• Leaving the best until the last: a Super State as so described – namely Europe 2.0 – can maximize the choices available for its ‘end-users’ – namely its electorates – on demand and on an individual by individual basis. The parallel is drawn with modern automobile production where no two cars leaving the production line are necessarily identical as each has been chosen from a wide array of choices available to the individual purchaser: for example body color, engine, model, interior trim and optional extras. No two cars rolling in sequence off the production line are alike.
  • One size no longer has to fit all and we each have the right to govern and be governed by consent as self-determining individuals!

 

Nick @NPRFTEDesign

Scoop! Tax Credits

P.S. Update: for a most recent example, The UK House of Lords exercises ‘dynamic constitutional framing’ to defeat the House of Commons in today’s news!

If you are concerned the reforms will hit you as a carer, we’d like to hear from you!

Sales Pitch Tips for Market Stall-holders

Comedy at Cottingham.tv: in celebration of individuals characters and individuality  we ask:

Q. Are you a Bawler or a Boomer .. or a Mouse?

A. Speak up boy!

Q. How do you attract customers to your stall to make your sales pitch?

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 #bawlerorboomer?

 

Nick

 

Local Voice: Martin Greene champions culture at the YIBC!

Credit to Martin Greene leader of the Hull City of Culture who is “on a cultural mission” speaking out for the inclusion of Culture in the YIBC local business awards ceremony last week 05.06.2015!

“You can create all the local employment and enterprise you want, but if people don’t want to come and stay to live in the City, it is futile!”

He gave a passionate and impressive address to the conference and it’s wider televised audience and the message was to have empathy for and support people who have and pursue creative and cultural interests.

Putting individuals first rather than the blanket imposition of business models

The editor has met numerous creative local individuals over the years, having come from Hull originally, studied in London and worked abroad and returned to the region. He has met numerous struggling musicians, creative writers, artists, designers, poets and law graduates who have been unable to gain employment relevant to their skills and talents. Scholarships and support for students wishing to study in London that were available in the ’70s are now insufficient, with many potential students opting to not take up places at the London Colleges on financial grounds – fear of getting into debt being foremost.

Supporting art students to study in London colleges

The efforts of creative individuals create networks ‘bottom-up’, not the other way round. Collaboration and culture are generated from having trust, support and empathy for these individuals in their endeavors, not just developing the network ‘top-down’!

The blanket imposition of business rules and networks to cultural development are it is argued inappropriate and stifling of individuals and their creative and cultural initiatives

The Doughnut Effect, cultural dilution of the few by the many and The Noblesse Oblige

Inner City Regeneration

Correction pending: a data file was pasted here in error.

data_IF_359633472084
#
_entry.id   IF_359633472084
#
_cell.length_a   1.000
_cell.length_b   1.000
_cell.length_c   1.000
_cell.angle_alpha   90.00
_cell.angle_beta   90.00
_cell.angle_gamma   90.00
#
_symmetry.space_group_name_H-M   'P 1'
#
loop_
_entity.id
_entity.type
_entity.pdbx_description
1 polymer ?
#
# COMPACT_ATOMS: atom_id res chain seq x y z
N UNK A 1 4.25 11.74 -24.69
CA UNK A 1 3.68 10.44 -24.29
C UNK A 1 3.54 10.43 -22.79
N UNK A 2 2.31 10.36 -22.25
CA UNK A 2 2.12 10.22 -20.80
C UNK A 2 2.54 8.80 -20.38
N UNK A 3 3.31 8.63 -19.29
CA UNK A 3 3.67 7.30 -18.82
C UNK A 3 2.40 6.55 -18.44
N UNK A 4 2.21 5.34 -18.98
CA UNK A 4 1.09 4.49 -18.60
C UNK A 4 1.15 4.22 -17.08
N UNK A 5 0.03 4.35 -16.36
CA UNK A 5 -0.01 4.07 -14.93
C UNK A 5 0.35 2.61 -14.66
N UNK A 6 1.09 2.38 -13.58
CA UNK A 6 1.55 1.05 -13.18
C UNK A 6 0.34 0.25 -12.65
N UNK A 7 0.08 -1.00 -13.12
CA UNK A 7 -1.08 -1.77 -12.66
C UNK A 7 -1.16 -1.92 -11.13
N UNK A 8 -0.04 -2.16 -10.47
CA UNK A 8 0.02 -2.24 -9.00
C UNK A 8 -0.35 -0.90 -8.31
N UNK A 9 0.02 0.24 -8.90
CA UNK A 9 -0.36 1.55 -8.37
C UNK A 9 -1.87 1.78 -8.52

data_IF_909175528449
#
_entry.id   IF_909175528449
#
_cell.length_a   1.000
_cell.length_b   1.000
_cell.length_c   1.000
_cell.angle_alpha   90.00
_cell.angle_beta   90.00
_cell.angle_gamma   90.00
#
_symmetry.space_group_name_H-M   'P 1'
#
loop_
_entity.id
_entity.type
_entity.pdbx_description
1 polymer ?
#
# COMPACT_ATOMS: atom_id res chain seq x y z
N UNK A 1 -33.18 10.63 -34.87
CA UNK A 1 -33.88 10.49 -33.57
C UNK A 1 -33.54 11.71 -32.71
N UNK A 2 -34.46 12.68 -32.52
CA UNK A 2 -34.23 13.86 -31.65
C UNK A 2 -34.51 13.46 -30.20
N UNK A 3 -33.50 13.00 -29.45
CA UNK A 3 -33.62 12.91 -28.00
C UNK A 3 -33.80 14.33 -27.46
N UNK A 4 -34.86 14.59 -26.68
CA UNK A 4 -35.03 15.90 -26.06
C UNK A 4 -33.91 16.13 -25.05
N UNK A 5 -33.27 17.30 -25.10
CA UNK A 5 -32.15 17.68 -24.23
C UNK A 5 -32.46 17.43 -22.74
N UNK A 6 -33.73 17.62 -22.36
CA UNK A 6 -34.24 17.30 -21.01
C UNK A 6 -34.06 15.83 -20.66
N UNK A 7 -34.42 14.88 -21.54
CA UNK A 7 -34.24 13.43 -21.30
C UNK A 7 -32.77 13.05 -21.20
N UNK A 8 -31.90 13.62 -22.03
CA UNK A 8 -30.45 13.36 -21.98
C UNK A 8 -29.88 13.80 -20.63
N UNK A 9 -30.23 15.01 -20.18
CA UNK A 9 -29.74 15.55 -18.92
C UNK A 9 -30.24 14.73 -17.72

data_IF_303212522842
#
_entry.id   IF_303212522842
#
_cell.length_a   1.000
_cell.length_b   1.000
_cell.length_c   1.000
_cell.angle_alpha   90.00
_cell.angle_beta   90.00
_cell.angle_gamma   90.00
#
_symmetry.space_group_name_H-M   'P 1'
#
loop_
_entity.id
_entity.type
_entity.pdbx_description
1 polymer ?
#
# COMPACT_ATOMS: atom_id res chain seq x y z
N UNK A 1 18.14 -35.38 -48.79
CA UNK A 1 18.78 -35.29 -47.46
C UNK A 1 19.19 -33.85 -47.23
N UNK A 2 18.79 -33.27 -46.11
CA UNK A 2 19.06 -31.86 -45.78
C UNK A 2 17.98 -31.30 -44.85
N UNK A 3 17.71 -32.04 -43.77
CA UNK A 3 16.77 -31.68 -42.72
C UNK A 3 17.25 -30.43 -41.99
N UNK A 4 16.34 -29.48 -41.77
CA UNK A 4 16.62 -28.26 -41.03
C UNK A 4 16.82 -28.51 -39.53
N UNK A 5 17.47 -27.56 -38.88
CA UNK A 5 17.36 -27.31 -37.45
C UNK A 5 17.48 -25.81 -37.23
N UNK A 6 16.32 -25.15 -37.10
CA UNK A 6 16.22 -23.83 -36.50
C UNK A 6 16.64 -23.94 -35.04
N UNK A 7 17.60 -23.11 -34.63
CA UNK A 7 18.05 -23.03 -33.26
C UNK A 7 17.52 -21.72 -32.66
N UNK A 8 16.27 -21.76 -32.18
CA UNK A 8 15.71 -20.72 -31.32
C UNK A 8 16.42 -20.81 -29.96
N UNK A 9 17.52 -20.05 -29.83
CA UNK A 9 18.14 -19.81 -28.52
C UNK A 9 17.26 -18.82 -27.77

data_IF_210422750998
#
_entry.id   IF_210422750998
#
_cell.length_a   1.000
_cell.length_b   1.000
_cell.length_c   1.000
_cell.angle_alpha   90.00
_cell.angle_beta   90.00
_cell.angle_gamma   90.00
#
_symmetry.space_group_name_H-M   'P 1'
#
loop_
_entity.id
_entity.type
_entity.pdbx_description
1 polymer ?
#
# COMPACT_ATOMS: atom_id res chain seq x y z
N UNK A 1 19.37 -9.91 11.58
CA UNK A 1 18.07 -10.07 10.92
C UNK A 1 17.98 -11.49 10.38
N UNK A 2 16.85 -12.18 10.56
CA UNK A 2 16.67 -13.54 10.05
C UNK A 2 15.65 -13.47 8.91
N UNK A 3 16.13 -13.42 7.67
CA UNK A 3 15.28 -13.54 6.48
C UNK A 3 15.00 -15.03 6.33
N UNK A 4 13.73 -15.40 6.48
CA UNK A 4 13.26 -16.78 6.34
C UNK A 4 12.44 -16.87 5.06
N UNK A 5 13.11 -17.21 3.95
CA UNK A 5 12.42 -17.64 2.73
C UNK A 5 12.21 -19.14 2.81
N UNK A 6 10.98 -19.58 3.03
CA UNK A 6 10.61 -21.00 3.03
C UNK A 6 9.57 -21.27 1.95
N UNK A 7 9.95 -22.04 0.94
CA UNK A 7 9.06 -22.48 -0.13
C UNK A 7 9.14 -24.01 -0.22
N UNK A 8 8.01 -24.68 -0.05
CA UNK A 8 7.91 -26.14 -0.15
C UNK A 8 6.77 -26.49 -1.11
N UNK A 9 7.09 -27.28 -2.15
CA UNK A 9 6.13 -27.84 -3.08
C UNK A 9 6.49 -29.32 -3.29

The Doughnut Effect

Although Hull suffers like many other cities from The Doughnut Effect, The Noblesse Oblige  of Hull and its  hinterlands (East Yorkshire and The Humber Region), need to support local cultural initiatives by creative and gifted and talented individuals within the City boundaries, not just through the imposition of business rules and networks where the benefits of the many always always seem to outweigh those of the few, but not the one. Calling Star Trek –  we need your assistance!

Putting the Horse before the Cart – rather than the other way round

Two Cultures: putting one culture before the other counter-culture

We’re not just widgets!

In our inner-city secondary schools, a battle for the hearts and minds of pupils is taking place pupil-by-pupil on a daily basis. In the classroom, the learning culture of the individual pupil is counteracted by the counter-culture of the collective. Often mob rule applies and some pupils are discouraged from studying by the many, where learners may risk becoming labelled as ‘swats’ or worse suffer from bullying out of class. This counter culture often runs in families and spreads through communities and generations as is shown well in the film (and now latterly musical) Billy Elliot: –

Billy Elliot

http://www.visitlondon.com/things-to-do/event/430301-billy-elliot-the-musical-at-the-victoria-palace-theatre

It has been shown and is now recognized that the best way to tackle disruptive pupil behavior is to treat them as individuals and to give them one-on-one support away the classroom. In the majority of cases the needs of the many are prioritized over the needs of the few (again by the blanket imposition of business methods appropriate to mass production but inappropriate to individual human development) – but when the needs of the few are ignored, they may disrupt the needs of the many!

It is a priority that The Noblesse Oblige should identify and embrace Hull’s cultural arbiters individually!

Cultural activity is also potentially disruptive by its very nature. A well-oiled machine by comparison only produces one thing repetitively. Stifling individual creativity in a post-industrial economy that is traditionally suited to a business culture of mass-production is damaging to the whole – where the whole comprises both the many and the few.